Our Favorite Holiday Movies

30 Rock‘s “Christmas Special” (2008)

If I’m at home and my TV is on, there is an alarmingly high likelihood that an old episode of 30 Rock will be playing in the background. The brilliant and much-missed NBC sitcom did a few Christmas-themed episodes over its seven-season run, but season three, episode six’s “Christmas Special” is by far my favorite.

In this episode, Liz Lemon (played by Tina Fey) decides to buy Christmas presents for a family in need, as she needs to fill the void of her own parents shunning her for the holiday season (they planned their own vacation because they thought Liz would have her own family by this point). Through a series of hilarious and cringe-inducing mishaps Liz ends up ruining her sponsor family’s Christmas in her desperate attempt to prove her good intentions.

The episode was best summed up by the A.V. Club: “Once again, it’s that magic 30 Rock formula: latent racism, promiscuity, and elder abuse somehow end up making viewers feel warm and fuzzy.”

So when I put my Christmas tree up in my apartment this year, rather than Christmas carols playing the background, I’ll likely be listening to Liz Lemon telling children everywhere that Santa Claus was invented to sell toys.
—Peter Bjork, Managing Editor, TheHumanist.com

A Christmas Story (1983)

This classic comedy is funny any time of year, but our family always manages to watch it at least once every holiday season. The writing, with the narration by the grown-up Ralphie, is superb and the story of childhood struggles is something that just about everyone can relate to.
—David Niose, Legal Director

Dr. Seuss’ How the Grinch Stole Christmas (1966)

The cartoon version of Dr. Seuss’ How the Grinch Stole Christmas, starring Boris Karloff, is my favorite Christmas movie. In my family it is tradition to sit down and watch it every Christmas Day after the gifts have been unwrapped. When I was a kid everyone called me Cindy Lou Who, just like one of the characters in the movie, so I wholeheartedly believed that the movie was about me and would make my mom watch it over and over again. It was my favorite book as a child and one of the first books I learned to read on my own because I was so in love with the story. At this point in my life I have seen it and read it so many times that I can recite the majority of the movie by heart. No matter how many times I see it though, it always makes me smile and is a wonderful movie with a great message.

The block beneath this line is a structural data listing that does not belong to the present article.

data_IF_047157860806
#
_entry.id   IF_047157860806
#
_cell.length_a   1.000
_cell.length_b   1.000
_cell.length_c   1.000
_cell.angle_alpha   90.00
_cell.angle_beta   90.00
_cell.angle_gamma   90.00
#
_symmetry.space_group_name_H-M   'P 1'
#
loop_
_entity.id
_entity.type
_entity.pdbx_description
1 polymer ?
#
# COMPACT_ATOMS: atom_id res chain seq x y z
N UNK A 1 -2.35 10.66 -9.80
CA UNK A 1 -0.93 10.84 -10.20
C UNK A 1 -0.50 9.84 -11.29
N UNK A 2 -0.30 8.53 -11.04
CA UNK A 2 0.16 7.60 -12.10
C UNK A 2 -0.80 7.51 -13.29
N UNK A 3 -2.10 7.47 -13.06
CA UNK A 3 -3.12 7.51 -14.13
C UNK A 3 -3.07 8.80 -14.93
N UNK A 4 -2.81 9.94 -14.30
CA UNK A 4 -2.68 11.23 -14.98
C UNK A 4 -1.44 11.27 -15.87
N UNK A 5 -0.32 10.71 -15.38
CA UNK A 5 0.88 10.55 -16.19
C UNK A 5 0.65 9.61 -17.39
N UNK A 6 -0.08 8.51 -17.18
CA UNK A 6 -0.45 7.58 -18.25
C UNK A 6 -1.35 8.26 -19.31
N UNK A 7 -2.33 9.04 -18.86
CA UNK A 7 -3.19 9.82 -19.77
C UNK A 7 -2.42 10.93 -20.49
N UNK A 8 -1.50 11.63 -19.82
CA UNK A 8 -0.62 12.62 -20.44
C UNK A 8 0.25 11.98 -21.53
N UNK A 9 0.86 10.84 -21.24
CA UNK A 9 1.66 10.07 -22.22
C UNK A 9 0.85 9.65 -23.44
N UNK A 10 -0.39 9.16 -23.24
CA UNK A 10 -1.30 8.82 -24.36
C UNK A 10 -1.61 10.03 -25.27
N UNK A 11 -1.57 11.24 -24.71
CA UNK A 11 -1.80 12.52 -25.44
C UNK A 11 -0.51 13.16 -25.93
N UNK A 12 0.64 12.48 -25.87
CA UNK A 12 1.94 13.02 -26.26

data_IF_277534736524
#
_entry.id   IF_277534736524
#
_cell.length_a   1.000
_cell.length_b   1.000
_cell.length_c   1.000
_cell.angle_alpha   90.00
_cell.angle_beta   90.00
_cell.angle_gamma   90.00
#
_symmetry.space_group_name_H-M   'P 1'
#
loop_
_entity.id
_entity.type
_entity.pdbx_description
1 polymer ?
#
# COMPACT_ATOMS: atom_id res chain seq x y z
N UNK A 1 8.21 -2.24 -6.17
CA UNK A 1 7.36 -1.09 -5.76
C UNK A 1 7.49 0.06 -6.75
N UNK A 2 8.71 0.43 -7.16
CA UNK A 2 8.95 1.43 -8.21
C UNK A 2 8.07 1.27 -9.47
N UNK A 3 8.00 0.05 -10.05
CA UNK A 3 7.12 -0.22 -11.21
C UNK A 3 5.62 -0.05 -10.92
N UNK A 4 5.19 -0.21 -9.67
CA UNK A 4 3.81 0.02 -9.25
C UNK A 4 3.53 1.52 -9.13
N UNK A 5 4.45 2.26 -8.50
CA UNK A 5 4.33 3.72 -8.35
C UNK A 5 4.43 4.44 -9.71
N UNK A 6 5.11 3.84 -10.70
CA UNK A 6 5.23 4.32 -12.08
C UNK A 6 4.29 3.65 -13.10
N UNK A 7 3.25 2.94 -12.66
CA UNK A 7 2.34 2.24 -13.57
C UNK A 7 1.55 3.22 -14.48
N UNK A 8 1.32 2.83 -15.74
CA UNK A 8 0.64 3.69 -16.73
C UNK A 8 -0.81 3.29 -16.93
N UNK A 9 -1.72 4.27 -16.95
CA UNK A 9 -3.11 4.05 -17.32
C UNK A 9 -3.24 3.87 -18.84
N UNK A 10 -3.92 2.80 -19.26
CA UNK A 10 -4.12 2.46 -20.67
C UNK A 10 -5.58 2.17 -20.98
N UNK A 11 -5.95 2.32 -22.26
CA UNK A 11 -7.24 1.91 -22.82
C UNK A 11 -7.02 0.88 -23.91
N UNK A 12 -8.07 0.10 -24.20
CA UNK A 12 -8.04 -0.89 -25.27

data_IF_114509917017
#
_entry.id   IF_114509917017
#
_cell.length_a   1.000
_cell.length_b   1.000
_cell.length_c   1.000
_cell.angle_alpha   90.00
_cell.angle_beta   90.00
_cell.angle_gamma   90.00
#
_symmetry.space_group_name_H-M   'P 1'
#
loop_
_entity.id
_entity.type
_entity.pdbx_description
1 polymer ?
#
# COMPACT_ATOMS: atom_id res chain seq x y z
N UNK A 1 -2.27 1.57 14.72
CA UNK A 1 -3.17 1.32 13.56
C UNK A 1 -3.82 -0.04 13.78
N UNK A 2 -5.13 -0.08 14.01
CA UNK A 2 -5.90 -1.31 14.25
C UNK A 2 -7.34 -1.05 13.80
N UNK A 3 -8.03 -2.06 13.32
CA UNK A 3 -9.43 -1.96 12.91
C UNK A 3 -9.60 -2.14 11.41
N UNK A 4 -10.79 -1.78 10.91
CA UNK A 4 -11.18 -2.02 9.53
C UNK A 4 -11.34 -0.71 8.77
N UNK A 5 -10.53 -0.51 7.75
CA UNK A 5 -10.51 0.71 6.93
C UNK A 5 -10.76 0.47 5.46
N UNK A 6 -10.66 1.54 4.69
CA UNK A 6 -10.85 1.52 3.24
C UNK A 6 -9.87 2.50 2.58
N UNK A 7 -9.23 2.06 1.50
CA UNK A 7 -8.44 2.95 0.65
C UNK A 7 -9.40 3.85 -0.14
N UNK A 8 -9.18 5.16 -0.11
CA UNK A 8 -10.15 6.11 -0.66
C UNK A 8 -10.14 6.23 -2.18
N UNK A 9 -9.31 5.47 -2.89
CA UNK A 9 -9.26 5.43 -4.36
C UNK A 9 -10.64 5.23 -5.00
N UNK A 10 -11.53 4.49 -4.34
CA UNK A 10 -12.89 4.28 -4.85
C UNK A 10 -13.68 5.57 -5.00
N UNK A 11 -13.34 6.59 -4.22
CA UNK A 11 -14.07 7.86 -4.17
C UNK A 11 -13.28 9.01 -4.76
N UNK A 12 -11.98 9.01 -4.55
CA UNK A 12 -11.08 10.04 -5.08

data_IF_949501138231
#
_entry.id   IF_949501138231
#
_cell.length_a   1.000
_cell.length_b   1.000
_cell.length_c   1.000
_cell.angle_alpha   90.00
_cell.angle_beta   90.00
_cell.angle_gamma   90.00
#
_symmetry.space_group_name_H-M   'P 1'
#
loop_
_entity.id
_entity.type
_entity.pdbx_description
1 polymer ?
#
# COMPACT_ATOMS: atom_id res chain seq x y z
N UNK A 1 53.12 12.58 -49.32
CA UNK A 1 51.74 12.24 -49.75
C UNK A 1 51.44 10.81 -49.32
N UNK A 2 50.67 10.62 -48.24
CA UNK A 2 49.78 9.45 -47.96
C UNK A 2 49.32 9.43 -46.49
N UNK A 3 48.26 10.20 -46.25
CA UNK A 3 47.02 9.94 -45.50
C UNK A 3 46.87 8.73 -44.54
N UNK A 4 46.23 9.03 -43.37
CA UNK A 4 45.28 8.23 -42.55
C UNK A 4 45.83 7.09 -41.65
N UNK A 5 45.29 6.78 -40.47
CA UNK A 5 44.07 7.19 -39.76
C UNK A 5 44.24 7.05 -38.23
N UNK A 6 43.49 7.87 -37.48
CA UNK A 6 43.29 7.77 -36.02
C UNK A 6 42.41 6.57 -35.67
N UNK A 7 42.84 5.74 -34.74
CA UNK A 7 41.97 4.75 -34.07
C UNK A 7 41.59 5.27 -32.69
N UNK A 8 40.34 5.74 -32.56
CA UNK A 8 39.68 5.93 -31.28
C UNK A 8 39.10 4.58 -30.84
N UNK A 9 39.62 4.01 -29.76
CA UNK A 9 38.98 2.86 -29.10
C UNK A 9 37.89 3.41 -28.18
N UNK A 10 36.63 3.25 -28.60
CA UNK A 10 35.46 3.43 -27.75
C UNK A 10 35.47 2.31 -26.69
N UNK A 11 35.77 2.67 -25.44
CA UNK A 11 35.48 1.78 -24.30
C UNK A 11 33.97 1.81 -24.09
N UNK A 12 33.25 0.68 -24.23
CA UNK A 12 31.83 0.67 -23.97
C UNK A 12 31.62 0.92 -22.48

— Cindy Le, Member Services Assistant

Holiday Inn (1942)

I appreciate people who are exceptional at what they do, from athletes to craftspeople to chefs. There haven’t been any dancers more breathtaking than Fred Astaire, or singers smoother than Bing Crosby. Put them together in a film that produced the top selling song of all time and Astaire’s astonishing don’t-try-this-at-home firecracker dance, but all that isn’t what makes Holiday Inn so sublime. It’s the celebration (perhaps unwitting) of Epicurean values—starting with Crosby’s hero, who only wants to work on fifteen holidays a year, giving himself the other 350 days to unwind. And who wins the heart of the gorgeous blonde? The frenetic dancer with his money-grubbing agent, or the quiet crooner, whose only wish is that “your days be merry and bright”? Epicurus would have loved it.
—Luis Granados, Director, Humanist Press

It’s a Wonderful Life (1946)

Come on! This is the mother of all Christmas movies. It’s actually kind of dark in that the main character, George Bailey, is about to jump off a bridge on Christmas Eve when an angel intervenes (and so, yes, it’s also unbelievable). But I dare you not to feel something when George realizes how good he’s got it, how many lives he’s affected in positive ways, finds his daughter ZuZu’s flower petals in his pocket, and goes running wildly down a snowy street in Bedford Falls yelling, “Merry Christmas, movie house! Merry, Christmas, Emporium! Merry Christmas, you wonderful old Building & Loan!” I’m getting teary just typing this.
—Jennifer Bardi, Senior Editor, TheHumanist.com